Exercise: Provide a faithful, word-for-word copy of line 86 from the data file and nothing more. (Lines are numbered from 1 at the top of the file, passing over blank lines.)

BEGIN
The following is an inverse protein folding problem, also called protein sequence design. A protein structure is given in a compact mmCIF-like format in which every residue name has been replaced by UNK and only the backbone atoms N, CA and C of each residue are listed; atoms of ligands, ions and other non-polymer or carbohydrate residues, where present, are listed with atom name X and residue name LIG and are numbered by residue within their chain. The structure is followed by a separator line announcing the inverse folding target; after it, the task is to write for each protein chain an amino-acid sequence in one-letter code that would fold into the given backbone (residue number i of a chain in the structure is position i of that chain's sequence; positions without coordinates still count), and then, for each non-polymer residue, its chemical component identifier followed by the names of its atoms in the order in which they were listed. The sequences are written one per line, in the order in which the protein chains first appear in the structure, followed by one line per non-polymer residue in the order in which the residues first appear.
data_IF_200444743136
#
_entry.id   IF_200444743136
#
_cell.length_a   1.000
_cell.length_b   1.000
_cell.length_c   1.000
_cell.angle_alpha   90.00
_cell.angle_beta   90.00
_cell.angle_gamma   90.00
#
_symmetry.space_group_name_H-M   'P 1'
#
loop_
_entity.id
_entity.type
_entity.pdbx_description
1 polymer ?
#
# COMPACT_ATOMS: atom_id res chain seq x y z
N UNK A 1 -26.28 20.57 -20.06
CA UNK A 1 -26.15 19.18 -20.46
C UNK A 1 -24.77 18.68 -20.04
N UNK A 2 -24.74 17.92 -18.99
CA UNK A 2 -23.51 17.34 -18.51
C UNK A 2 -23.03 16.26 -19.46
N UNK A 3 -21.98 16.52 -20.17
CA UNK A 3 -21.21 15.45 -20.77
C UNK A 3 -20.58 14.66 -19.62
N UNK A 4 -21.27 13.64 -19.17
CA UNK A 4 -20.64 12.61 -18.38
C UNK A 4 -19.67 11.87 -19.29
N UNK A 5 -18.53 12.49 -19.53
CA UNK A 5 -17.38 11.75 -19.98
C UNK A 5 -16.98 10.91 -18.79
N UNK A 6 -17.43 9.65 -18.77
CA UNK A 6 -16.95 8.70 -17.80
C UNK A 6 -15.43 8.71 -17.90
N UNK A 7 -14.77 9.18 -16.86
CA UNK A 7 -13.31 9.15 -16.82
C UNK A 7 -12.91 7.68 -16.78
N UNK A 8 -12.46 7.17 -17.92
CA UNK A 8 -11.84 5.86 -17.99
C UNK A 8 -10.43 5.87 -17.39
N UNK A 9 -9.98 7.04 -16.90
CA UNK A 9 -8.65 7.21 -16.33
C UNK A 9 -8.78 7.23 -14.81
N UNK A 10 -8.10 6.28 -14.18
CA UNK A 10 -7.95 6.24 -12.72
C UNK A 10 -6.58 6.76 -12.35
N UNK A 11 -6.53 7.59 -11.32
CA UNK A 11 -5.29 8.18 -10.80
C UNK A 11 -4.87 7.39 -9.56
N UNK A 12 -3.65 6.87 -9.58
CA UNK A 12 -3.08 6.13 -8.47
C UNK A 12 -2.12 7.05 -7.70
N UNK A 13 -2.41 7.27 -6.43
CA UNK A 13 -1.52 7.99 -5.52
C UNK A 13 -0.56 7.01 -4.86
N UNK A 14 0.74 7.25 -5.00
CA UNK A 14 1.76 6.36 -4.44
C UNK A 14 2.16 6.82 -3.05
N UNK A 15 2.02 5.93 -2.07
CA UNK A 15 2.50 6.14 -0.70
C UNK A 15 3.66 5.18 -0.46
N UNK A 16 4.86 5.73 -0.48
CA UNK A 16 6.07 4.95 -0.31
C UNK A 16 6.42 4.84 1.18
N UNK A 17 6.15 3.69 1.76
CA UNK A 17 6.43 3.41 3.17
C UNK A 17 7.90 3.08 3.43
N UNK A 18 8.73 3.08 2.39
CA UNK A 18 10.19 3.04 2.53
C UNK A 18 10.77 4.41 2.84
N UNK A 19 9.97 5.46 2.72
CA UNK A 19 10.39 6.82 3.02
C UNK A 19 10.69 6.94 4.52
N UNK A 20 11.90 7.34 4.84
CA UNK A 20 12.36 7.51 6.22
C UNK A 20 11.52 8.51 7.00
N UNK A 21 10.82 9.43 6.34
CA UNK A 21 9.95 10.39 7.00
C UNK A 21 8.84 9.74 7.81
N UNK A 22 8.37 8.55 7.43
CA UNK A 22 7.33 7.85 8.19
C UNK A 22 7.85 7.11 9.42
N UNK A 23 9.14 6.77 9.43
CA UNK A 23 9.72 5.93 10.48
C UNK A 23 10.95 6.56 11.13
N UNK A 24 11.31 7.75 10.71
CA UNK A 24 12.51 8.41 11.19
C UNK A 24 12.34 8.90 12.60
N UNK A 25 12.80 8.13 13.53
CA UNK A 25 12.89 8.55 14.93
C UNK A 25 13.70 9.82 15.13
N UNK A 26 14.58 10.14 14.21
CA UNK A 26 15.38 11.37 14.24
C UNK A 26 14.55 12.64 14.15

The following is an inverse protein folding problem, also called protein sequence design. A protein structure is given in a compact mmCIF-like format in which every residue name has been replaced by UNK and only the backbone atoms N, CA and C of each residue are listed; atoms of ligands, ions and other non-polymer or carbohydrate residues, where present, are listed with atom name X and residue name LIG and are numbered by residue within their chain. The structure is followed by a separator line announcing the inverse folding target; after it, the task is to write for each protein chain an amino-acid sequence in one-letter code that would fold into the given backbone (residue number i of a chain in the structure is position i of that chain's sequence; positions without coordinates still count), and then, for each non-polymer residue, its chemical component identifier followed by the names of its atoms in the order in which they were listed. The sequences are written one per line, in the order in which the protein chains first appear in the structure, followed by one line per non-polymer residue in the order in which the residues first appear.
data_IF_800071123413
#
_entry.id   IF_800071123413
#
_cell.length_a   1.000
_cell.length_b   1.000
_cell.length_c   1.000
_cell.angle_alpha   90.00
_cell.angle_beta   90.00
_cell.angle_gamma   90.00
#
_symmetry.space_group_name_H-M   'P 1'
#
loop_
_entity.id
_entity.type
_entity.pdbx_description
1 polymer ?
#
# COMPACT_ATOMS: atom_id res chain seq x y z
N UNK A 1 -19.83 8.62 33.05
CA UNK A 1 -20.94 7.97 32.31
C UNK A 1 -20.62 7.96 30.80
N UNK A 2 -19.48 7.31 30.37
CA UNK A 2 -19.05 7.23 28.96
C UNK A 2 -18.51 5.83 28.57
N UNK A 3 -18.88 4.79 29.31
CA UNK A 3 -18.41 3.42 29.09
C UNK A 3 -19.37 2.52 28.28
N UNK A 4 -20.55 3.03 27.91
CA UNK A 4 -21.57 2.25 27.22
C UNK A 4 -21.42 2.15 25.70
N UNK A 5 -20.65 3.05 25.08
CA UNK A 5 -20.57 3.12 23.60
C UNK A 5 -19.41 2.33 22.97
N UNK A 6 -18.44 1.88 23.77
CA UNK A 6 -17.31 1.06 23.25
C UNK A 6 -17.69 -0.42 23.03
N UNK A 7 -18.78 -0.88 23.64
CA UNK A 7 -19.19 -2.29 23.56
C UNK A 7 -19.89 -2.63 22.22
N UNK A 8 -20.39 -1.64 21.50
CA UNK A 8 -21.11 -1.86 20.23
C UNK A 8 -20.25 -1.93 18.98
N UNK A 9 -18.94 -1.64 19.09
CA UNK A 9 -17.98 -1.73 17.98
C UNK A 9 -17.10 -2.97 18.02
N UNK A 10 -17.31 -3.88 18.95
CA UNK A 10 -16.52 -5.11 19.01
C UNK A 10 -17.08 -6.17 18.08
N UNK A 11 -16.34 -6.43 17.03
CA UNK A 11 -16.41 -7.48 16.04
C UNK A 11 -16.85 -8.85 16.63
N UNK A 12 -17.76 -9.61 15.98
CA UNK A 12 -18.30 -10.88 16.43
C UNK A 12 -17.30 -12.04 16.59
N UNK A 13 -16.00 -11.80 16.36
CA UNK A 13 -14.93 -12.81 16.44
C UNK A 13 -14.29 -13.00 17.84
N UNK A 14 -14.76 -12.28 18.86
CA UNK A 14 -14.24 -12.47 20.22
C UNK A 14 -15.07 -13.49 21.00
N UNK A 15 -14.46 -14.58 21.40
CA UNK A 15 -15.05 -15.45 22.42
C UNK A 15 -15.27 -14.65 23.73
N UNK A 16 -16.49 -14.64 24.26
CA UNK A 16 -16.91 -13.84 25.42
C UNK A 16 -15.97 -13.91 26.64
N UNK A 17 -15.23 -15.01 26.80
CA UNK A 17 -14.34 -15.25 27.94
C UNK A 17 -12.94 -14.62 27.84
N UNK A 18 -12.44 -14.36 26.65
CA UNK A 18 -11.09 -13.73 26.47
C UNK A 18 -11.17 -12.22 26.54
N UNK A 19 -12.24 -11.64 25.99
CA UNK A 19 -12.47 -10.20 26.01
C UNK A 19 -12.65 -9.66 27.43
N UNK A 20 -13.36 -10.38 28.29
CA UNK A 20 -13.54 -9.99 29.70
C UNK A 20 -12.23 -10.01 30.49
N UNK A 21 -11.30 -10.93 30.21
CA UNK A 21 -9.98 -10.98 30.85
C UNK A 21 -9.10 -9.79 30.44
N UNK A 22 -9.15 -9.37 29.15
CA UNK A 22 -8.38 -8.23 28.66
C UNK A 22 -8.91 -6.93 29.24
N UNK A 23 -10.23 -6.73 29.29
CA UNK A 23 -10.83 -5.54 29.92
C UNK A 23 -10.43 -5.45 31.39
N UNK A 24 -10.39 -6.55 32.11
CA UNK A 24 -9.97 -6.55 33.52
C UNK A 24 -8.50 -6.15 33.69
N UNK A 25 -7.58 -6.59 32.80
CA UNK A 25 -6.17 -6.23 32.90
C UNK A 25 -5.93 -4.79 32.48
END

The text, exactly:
CA UNK A 22 7.33 7.85 8.19